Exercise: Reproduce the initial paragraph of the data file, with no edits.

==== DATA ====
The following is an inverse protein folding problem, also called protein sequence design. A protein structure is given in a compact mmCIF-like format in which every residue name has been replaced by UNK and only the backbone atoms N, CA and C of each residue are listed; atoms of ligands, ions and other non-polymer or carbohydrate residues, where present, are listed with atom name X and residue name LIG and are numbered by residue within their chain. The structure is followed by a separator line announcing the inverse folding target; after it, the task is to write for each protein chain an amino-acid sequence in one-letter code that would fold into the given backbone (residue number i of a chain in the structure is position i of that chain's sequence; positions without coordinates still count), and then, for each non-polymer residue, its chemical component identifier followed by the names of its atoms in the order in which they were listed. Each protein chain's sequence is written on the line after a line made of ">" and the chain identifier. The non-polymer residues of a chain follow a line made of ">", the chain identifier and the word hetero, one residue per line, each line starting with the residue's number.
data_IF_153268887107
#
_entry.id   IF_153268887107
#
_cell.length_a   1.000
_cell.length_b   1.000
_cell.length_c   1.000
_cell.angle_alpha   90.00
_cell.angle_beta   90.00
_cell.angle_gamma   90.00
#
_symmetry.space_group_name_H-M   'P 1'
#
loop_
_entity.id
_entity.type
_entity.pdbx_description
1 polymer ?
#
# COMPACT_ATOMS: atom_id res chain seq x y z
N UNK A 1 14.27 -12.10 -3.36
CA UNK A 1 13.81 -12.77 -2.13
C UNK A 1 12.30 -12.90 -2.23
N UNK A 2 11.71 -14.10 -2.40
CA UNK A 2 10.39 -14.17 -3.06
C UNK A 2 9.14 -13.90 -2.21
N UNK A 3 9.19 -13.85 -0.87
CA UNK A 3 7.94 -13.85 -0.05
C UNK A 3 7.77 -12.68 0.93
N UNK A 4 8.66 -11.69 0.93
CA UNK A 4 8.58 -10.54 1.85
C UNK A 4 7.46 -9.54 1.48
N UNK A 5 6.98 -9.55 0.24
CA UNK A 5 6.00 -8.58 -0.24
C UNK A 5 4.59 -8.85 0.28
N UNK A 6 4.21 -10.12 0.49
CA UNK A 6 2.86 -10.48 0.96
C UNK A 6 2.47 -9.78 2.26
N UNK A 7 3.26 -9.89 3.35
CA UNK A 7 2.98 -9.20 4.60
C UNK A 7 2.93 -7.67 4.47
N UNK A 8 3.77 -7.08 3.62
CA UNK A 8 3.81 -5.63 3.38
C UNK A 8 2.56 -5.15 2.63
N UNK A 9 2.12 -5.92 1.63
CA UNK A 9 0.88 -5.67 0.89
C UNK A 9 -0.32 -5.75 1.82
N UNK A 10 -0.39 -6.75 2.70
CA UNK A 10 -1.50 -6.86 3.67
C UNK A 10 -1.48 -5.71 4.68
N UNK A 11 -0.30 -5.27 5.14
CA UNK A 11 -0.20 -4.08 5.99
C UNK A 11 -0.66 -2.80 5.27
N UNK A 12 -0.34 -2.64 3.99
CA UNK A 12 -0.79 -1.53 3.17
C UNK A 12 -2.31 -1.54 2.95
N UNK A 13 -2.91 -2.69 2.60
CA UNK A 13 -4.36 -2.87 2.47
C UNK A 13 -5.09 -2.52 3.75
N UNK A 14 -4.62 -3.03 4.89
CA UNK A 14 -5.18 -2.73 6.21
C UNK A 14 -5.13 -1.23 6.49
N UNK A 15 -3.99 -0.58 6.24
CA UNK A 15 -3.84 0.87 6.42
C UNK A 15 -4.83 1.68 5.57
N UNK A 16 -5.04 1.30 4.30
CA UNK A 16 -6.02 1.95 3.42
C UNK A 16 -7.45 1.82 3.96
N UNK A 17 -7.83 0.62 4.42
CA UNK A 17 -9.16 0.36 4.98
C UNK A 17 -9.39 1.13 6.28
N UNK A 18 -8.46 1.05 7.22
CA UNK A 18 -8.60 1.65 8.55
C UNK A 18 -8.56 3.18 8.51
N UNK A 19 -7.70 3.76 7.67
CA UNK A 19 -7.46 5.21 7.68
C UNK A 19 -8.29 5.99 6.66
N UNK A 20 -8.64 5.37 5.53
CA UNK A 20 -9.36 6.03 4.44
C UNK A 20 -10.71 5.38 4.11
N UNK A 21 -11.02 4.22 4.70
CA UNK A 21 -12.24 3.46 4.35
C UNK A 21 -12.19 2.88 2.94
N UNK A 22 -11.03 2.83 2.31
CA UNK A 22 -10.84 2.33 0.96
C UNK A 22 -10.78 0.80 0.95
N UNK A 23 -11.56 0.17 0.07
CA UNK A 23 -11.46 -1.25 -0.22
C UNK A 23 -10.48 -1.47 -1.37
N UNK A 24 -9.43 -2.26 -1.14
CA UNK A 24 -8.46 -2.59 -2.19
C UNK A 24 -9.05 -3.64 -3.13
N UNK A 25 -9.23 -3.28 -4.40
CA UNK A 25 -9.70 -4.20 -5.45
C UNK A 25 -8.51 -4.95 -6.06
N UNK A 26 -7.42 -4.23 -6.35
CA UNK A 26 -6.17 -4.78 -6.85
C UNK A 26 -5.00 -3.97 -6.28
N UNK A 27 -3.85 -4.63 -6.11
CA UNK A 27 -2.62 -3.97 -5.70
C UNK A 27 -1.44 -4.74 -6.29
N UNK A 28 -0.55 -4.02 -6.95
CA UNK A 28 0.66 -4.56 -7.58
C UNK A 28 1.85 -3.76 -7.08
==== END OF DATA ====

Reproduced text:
The following is an inverse protein folding problem, also called protein sequence design. A protein structure is given in a compact mmCIF-like format in which every residue name has been replaced by UNK and only the backbone atoms N, CA and C of each residue are listed; atoms of ligands, ions and other non-polymer or carbohydrate residues, where present, are listed with atom name X and residue name LIG and are numbered by residue within their chain. The structure is followed by a separator line announcing the inverse folding target; after it, the task is to write for each protein chain an amino-acid sequence in one-letter code that would fold into the given backbone (residue number i of a chain in the structure is position i of that chain's sequence; positions without coordinates still count), and then, for each non-polymer residue, its chemical component identifier followed by the names of its atoms in the order in which they were listed. Each protein chain's sequence is written on the line after a line made of ">" and the chain identifier. The non-polymer residues of a chain follow a line made of ">", the chain identifier and the word hetero, one residue per line, each line starting with the residue's number.